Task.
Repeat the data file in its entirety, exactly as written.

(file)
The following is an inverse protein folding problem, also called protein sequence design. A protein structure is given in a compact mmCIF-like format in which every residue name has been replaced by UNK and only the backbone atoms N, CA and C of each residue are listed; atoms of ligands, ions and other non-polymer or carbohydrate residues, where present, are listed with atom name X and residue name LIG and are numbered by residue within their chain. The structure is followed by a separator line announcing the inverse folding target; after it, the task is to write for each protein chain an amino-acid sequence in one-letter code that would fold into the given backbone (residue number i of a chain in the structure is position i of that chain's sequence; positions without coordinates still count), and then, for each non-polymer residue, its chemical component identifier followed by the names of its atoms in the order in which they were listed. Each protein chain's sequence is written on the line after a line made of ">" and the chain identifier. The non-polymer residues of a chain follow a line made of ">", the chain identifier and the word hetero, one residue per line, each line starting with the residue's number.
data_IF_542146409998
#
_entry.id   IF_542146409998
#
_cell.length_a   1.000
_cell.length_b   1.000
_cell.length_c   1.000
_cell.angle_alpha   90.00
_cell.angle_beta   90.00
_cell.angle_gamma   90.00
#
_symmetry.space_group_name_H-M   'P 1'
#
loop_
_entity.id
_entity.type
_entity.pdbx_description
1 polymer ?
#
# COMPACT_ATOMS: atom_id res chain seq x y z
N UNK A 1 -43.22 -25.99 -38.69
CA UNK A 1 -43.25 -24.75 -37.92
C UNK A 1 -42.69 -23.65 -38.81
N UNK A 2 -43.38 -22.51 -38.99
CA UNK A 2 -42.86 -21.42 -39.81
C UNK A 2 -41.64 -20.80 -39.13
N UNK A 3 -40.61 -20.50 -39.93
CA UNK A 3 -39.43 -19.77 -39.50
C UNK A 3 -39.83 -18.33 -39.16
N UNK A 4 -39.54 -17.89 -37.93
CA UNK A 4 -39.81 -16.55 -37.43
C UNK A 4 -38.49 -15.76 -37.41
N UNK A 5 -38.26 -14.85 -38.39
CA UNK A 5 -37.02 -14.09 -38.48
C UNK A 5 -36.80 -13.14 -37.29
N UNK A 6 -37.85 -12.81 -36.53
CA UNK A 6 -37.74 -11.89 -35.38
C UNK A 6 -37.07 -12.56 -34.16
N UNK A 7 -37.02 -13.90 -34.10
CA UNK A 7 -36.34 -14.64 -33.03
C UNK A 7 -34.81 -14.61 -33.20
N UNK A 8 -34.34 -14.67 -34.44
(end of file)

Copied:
The following is an inverse protein folding problem, also called protein sequence design. A protein structure is given in a compact mmCIF-like format in which every residue name has been replaced by UNK and only the backbone atoms N, CA and C of each residue are listed; atoms of ligands, ions and other non-polymer or carbohydrate residues, where present, are listed with atom name X and residue name LIG and are numbered by residue within their chain. The structure is followed by a separator line announcing the inverse folding target; after it, the task is to write for each protein chain an amino-acid sequence in one-letter code that would fold into the given backbone (residue number i of a chain in the structure is position i of that chain's sequence; positions without coordinates still count), and then, for each non-polymer residue, its chemical component identifier followed by the names of its atoms in the order in which they were listed. Each protein chain's sequence is written on the line after a line made of ">" and the chain identifier. The non-polymer residues of a chain follow a line made of ">", the chain identifier and the word hetero, one residue per line, each line starting with the residue's number.
data_IF_542146409998
#
_entry.id   IF_542146409998
#
_cell.length_a   1.000
_cell.length_b   1.000
_cell.length_c   1.000
_cell.angle_alpha   90.00
_cell.angle_beta   90.00
_cell.angle_gamma   90.00
#
_symmetry.space_group_name_H-M   'P 1'
#
loop_
_entity.id
_entity.type
_entity.pdbx_description
1 polymer ?
#
# COMPACT_ATOMS: atom_id res chain seq x y z
N UNK A 1 -43.22 -25.99 -38.69
CA UNK A 1 -43.25 -24.75 -37.92
C UNK A 1 -42.69 -23.65 -38.81
N UNK A 2 -43.38 -22.51 -38.99
CA UNK A 2 -42.86 -21.42 -39.81
C UNK A 2 -41.64 -20.80 -39.13
N UNK A 3 -40.61 -20.50 -39.93
CA UNK A 3 -39.43 -19.77 -39.50
C UNK A 3 -39.83 -18.33 -39.16
N UNK A 4 -39.54 -17.89 -37.93
CA UNK A 4 -39.81 -16.55 -37.43
C UNK A 4 -38.49 -15.76 -37.41
N UNK A 5 -38.26 -14.85 -38.39
CA UNK A 5 -37.02 -14.09 -38.48
C UNK A 5 -36.80 -13.14 -37.29
N UNK A 6 -37.85 -12.81 -36.53
CA UNK A 6 -37.74 -11.89 -35.38
C UNK A 6 -37.07 -12.56 -34.16
N UNK A 7 -37.02 -13.90 -34.10
CA UNK A 7 -36.34 -14.64 -33.03
C UNK A 7 -34.81 -14.61 -33.20
N UNK A 8 -34.34 -14.67 -34.44